Fossil dating method

05 Nov

Later, this date was confirmed by two other dating methods (paleomagnetism and fission tracks), and was widely accepted.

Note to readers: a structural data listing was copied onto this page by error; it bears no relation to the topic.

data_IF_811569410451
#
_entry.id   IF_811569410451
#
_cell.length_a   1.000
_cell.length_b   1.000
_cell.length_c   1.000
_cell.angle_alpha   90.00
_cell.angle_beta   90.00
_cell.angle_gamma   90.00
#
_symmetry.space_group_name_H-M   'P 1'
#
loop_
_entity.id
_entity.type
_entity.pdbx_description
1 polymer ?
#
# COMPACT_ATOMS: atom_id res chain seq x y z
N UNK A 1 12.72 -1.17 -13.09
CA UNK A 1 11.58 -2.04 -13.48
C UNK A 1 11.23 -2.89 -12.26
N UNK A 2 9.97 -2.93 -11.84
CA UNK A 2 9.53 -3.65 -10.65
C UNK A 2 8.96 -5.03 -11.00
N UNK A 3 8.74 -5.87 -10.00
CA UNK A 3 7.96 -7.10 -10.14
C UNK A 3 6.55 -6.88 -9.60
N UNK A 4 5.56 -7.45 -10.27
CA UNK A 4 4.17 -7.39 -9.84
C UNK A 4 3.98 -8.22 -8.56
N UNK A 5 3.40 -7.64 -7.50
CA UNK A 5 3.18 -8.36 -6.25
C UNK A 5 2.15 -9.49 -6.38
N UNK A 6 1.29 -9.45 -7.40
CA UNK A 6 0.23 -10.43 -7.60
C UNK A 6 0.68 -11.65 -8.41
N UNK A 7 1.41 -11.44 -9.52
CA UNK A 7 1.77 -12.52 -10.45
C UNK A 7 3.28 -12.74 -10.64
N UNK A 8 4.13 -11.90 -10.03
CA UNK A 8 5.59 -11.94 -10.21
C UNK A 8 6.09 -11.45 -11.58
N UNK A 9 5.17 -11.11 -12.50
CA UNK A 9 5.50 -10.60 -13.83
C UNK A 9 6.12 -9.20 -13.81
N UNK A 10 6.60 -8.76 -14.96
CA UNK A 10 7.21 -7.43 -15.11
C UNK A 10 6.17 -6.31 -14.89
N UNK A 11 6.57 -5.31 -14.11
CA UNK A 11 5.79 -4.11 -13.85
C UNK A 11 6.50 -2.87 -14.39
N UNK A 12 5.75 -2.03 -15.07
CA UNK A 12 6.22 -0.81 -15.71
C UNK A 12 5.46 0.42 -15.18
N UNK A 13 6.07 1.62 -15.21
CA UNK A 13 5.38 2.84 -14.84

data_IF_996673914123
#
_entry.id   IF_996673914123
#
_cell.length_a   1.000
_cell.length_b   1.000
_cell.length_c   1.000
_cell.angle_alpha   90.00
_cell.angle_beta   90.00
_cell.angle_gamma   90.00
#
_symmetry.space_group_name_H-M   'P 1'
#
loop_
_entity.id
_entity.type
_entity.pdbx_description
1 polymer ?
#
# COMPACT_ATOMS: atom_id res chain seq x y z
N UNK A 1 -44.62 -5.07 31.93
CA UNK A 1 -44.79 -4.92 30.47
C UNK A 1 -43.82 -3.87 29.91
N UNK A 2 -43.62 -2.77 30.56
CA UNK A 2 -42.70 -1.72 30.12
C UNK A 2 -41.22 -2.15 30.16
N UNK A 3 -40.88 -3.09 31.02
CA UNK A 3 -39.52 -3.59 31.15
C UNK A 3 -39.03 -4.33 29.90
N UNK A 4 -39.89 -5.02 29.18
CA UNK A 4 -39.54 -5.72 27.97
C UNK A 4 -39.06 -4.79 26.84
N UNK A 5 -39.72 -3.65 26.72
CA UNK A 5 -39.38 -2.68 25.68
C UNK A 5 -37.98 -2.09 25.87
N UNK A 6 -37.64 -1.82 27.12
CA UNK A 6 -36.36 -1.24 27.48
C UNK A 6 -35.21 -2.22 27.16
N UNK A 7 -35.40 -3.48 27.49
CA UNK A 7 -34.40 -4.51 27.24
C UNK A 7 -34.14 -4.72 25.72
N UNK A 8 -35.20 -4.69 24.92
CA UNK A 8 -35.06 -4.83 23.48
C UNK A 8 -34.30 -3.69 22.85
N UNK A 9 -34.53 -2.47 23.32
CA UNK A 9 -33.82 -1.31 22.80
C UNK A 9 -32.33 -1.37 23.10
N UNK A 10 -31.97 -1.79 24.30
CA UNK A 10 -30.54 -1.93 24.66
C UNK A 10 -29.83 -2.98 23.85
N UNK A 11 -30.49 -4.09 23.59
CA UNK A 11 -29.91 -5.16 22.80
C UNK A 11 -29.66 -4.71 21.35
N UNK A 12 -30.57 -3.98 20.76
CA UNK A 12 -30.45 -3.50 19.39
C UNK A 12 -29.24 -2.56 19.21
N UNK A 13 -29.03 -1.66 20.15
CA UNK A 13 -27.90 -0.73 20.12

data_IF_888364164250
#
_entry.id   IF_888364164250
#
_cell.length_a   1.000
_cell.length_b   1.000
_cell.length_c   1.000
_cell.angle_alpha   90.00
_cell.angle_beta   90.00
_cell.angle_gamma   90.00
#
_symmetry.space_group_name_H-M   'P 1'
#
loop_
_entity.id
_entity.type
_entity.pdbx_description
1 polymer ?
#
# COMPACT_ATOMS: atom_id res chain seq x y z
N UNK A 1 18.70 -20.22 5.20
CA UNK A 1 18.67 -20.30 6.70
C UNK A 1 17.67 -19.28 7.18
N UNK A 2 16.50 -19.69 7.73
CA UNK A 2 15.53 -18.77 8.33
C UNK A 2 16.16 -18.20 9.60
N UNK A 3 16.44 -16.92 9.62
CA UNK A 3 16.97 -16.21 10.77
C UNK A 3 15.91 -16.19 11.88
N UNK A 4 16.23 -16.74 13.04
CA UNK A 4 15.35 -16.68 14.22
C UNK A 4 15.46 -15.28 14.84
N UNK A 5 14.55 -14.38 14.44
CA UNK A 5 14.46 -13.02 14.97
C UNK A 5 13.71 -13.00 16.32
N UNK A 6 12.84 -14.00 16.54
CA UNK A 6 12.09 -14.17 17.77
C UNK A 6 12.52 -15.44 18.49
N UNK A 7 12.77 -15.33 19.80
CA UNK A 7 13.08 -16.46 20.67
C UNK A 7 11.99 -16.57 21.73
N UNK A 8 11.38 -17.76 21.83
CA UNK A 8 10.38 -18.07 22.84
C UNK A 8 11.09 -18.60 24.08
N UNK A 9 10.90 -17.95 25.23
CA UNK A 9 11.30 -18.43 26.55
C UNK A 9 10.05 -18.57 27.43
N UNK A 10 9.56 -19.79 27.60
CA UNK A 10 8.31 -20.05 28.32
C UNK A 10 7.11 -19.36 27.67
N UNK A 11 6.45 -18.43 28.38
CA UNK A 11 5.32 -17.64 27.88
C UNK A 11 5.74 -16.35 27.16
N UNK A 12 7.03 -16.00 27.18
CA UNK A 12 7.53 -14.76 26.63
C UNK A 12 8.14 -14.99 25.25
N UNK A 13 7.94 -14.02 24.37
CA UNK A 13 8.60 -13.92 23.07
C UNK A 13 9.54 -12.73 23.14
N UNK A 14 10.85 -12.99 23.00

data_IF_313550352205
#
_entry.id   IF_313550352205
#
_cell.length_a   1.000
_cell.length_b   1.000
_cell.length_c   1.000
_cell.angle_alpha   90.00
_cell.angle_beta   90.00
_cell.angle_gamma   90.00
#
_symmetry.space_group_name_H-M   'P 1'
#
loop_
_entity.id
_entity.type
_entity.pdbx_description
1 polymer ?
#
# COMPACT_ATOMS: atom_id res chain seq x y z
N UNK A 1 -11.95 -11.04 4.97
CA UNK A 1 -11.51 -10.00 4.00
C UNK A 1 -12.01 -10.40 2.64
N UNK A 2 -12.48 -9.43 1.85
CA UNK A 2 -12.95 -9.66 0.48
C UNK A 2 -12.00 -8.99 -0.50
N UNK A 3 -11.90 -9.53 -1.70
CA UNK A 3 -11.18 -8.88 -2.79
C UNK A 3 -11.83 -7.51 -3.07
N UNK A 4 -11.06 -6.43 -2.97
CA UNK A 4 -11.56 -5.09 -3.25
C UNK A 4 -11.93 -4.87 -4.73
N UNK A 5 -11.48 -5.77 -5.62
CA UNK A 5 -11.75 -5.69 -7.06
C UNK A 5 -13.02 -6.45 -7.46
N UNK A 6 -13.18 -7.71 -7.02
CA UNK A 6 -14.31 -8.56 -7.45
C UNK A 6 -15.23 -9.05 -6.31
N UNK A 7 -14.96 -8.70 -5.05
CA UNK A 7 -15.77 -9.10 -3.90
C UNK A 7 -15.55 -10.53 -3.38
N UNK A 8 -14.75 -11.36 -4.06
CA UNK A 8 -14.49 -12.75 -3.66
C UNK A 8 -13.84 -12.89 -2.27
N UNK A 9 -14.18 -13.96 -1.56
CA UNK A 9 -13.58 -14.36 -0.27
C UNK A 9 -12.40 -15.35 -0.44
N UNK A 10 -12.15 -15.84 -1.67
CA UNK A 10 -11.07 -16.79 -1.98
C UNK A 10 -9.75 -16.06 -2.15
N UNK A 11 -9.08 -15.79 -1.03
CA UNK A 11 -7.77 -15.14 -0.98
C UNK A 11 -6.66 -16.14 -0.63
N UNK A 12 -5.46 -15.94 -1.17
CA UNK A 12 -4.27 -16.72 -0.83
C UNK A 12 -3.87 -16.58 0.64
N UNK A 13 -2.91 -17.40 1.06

At the basis of the theory of neo-Darwinian evolution lie two basic assumptions: that changes in morphologies are induced by random mutations on the genome, and that these changes in the morphology of plant or animal make the life form either more or less successful in the competition to survive.For example, in the 1940s the U-Th-He method was used.But these tests quickly became notoriously unreliable, as they indicated so many different "ages" for the same rock layer.If history is anything to go by, then the answer is no.The process generally used to date a fossil is circuitous and subject to differing interpretations.So Curtis and others redated the KBS tuff using selected pumice and feldspar samples, and obtained an age of 1.82 million years.This new date agreed with the appearance of the new skull.Where igneous rocks are absent, a fossil's "age" is determined by comparing the fossils of one location to those of another, and then comparing those comparisons to charts in books with age assignments provided on the pages.But in standard studies, no age assignment is ever accepted unless it conforms to the "millions of years" doctrine of evolutionary earth history.So, in the 1950s, K-Ar and Rb-Sr methods became popular among geologists.However, Woodmorappe quoted a radiodating textbook as saying, "The Rb-Sr whole-rock method was widely used as a dating tool for igneous crystallization during the 1960's and 1970's, but lost credibility during the 1980's as evidence of whole-rock open-system behaviour mounted." "Open-system behaviour" is a term invoked when the same technique delivers inconsistent age assignments for the same rock.